And I think we're on track, actually, for pretty strong growth. I'm expecting 9 and 1/2 percent GDP in the first quarter, north of 8% in the second quarter, and growth averaging almost 7% this year. But importantly, it's going to be front-loaded, right? So that, again, goes back to the Fed keeps telling us this is all going to happen in the second half of the year. No, it's already happening. And that's why the market has had to reprice this so early on.
So yeah, I think the economy is in a great shape. We're going to see the data continue to surprise on the upside, probably for the next three, four months. What retail sales for January really showed us is that there's tremendous propensity to spend the stimulus checks. You literally saw card spending data inflect the day those checks hit bank accounts. So presumably, the next front will hit, I'm guessing, in the next two weeks or so. And you're going to see probably another leg up in retail activity, if not in March then certainly by April.
BRIAN SOZZI: So Aneta, you're calling for-- I mean, those are some big numbers, GDP growth of over 9% and 8% really in the first half of this year. What does inflation do, given those growth estimates?
ANETA MARKOWSKA: Yeah, so I think we might see some spikes in inflation this spring as a result of inventories in the retail sector being very, very low. But I would agree with the Fed that this is all transitory. This is a function of sort of a temporary supply/demand imbalance. There is no reason why businesses can't add capacity, right?
Labor is still cheap. Capital is very cheap and very easily accessible. So as long as you have low funding costs for expansion, as long as you can have access to relatively inexpensive labor, there is, again, no reason why businesses can't add to capacity. So I do expect, ultimately, all the inventory shortages and bottlenecks that we're seeing today, I think they'll be resolved in the second half of the year.
We might see a similar kind of phenomenon in the service sector in the second half of the year. But again, I think small businesses have sort of demonstrated a lot of resiliency. And I think you're going to see a lot of them come back. So to me, the real inflation pressures kick in when you run out of labor, right? And so I think we'll get there eventually. But that's more of a story for late 2022 and into '23.
JULIE HYMAN: I also have a question about the second half of the year, Aneta, when it comes to the type of spending. You talk about the growth being sort of front-loaded in the year. And there's this thought that the second half of the year, we'll see a migration away from as much tech spending, as much spending on goods and toward services. Is one better than the other in terms of overall economic growth?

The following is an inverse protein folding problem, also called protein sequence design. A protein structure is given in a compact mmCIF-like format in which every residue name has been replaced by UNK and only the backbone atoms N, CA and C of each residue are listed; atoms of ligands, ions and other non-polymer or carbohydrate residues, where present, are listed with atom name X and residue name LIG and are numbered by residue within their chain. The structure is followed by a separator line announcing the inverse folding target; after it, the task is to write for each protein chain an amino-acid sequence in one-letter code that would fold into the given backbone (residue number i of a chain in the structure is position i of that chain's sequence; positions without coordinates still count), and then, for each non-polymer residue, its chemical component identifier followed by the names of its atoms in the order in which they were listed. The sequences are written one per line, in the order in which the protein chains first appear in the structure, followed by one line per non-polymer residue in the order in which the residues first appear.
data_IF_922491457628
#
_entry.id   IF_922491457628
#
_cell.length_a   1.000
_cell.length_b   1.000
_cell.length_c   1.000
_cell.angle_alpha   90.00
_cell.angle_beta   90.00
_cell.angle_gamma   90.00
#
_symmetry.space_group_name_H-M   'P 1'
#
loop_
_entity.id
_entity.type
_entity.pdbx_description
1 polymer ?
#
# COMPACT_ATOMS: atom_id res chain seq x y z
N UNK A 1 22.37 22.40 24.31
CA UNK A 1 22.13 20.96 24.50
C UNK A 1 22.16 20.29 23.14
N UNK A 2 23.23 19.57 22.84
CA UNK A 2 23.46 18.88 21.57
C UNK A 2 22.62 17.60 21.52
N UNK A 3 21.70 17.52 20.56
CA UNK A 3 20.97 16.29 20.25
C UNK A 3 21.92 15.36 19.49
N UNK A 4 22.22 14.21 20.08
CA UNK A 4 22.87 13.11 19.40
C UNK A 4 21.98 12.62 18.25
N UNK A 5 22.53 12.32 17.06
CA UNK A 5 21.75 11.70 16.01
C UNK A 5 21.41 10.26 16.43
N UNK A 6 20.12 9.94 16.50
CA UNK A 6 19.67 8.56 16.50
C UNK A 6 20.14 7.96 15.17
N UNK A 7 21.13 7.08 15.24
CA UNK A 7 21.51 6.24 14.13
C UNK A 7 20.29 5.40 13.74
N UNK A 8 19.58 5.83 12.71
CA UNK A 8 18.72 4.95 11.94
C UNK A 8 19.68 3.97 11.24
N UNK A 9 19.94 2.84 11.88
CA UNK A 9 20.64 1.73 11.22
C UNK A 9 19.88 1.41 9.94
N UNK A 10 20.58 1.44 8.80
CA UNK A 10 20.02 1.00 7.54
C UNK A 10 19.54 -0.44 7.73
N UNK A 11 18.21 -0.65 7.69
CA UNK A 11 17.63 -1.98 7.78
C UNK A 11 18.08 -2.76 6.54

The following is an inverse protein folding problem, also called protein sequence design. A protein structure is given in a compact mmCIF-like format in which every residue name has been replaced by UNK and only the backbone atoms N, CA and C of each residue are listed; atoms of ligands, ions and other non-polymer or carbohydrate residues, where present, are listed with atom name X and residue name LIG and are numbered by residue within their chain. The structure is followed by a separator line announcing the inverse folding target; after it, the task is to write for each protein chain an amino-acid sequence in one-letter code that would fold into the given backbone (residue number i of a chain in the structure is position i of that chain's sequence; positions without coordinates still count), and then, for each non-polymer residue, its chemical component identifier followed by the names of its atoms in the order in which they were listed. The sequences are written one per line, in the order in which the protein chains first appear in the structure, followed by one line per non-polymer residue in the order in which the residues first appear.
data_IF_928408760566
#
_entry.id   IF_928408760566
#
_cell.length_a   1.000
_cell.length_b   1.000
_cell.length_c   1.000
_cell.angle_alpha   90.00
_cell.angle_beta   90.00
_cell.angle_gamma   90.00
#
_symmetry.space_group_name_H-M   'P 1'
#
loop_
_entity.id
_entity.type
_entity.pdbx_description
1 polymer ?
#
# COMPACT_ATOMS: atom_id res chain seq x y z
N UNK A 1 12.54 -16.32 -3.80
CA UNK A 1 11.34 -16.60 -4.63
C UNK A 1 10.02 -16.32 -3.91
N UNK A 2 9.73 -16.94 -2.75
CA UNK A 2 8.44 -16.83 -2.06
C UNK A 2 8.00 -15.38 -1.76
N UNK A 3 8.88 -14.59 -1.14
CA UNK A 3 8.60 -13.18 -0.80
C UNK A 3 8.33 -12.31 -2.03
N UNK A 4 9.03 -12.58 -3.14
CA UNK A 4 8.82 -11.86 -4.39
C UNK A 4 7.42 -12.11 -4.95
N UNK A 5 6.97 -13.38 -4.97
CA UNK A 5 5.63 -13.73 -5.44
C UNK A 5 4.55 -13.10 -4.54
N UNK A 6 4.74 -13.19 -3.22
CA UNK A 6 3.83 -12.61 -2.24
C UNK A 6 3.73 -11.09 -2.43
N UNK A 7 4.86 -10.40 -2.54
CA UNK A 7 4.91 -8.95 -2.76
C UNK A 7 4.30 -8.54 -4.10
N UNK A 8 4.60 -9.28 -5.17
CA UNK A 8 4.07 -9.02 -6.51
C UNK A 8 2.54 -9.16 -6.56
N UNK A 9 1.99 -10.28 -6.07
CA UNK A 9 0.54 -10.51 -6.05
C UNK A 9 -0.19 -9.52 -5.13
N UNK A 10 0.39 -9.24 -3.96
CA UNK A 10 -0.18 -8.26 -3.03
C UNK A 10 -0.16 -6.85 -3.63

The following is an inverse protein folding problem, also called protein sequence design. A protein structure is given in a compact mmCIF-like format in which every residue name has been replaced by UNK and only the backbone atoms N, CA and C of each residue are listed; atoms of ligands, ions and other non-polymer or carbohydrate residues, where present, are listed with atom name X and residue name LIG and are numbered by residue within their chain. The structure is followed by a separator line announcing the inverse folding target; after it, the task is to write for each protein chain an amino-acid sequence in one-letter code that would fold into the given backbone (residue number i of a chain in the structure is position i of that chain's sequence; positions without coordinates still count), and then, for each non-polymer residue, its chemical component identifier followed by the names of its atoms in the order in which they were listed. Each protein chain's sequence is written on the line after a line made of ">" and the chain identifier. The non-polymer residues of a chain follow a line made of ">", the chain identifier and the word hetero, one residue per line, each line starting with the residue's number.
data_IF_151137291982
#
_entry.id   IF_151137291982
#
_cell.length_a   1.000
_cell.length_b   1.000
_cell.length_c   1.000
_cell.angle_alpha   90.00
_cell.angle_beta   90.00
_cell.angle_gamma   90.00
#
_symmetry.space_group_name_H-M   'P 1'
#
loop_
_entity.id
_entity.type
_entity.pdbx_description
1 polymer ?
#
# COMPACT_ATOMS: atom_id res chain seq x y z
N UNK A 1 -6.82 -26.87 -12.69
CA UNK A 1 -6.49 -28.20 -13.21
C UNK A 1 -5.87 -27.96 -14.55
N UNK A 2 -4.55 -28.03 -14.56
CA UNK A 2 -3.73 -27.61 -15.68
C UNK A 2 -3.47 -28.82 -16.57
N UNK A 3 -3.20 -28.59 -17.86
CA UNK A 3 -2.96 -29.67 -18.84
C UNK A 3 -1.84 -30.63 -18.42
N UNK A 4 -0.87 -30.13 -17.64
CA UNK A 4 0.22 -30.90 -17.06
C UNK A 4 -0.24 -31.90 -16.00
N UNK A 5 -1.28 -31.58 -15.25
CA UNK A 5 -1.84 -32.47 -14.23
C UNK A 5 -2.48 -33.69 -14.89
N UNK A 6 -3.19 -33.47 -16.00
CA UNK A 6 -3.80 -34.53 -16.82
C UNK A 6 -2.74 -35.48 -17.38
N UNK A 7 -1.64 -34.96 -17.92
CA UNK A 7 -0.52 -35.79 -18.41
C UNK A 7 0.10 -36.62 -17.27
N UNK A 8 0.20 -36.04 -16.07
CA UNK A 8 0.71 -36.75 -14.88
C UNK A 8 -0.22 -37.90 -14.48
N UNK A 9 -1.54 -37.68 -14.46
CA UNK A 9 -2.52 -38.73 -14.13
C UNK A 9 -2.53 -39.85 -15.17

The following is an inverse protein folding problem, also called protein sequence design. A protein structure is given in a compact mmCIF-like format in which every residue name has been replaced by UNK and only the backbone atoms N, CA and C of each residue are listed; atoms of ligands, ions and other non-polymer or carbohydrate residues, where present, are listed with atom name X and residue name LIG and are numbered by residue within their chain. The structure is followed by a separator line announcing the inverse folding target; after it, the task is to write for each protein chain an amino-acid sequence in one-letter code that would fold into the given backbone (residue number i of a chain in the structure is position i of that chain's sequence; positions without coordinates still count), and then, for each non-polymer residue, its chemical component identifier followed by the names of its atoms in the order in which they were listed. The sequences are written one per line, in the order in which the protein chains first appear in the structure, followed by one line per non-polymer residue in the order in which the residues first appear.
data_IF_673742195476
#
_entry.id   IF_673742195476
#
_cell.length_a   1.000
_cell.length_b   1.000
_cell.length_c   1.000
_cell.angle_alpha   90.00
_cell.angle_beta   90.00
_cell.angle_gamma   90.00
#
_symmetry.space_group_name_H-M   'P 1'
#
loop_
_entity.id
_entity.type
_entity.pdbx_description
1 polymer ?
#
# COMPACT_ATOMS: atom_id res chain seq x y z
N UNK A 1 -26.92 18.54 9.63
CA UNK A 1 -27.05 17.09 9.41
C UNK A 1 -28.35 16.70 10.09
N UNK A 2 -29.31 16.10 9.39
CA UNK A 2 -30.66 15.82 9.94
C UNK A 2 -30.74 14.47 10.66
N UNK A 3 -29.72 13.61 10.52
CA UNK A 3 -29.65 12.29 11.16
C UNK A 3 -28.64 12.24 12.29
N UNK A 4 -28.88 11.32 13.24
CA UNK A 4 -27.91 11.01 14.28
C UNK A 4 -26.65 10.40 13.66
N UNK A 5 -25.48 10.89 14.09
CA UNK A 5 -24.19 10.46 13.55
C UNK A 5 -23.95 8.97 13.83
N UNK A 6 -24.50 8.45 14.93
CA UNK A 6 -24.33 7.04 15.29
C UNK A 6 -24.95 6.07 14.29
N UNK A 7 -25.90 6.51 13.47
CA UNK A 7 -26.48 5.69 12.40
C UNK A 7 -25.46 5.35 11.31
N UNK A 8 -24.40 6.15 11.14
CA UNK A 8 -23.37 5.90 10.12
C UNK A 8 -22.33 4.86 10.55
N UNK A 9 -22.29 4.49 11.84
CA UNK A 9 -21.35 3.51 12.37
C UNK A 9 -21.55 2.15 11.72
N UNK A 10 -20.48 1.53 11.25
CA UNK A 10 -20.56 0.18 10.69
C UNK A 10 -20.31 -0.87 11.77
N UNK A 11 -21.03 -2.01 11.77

ANETA MARKOWSKA: I'm not sure better is the right word. But I mean, service output is generally much more labor-intensive. So as far as the impact on the labor market and the speed with which we get to full employment, I mean, certainly, the reopening of the service sector is going to be very positive for that.
I also think that we are going to see, within capex, a rotation a little bit away from technology, which has obviously done very, very well over the past 12 months, but into industrial capex. And I'm actually expecting one of the biggest industrial capex cycles that we've seen in many years. And that's a result of-- we're literally sitting on record low inventories right now across the economy, whether it's housing, whether it's retail, whether it's manufacturing. And I think that bodes very well for industrial capex, particularly in the context of a lot of companies being cash-rich, having access to still cheap capital.
So that's sort of the part of the economy that hasn't really participated in robust growth in quite some time. So I think that's very encouraging. And by adding all this new capacity to the manufacturing sector in the US, that can certainly bring back some manufacturing jobs as well.
So yeah, I think this is a very positive rotation that will continue to give us very robust growth but importantly, we'll sort of diffuse it, right? We'll make it the type of growth that a much bigger portion of the population can participate in from the labor market perspective. And that's what the Fed wants to see. That's what we all want to see.
JULIE HYMAN: Aneta, great to talk to you as always. Thanks so much. Aneta Markowska is Jefferies chief financial economist.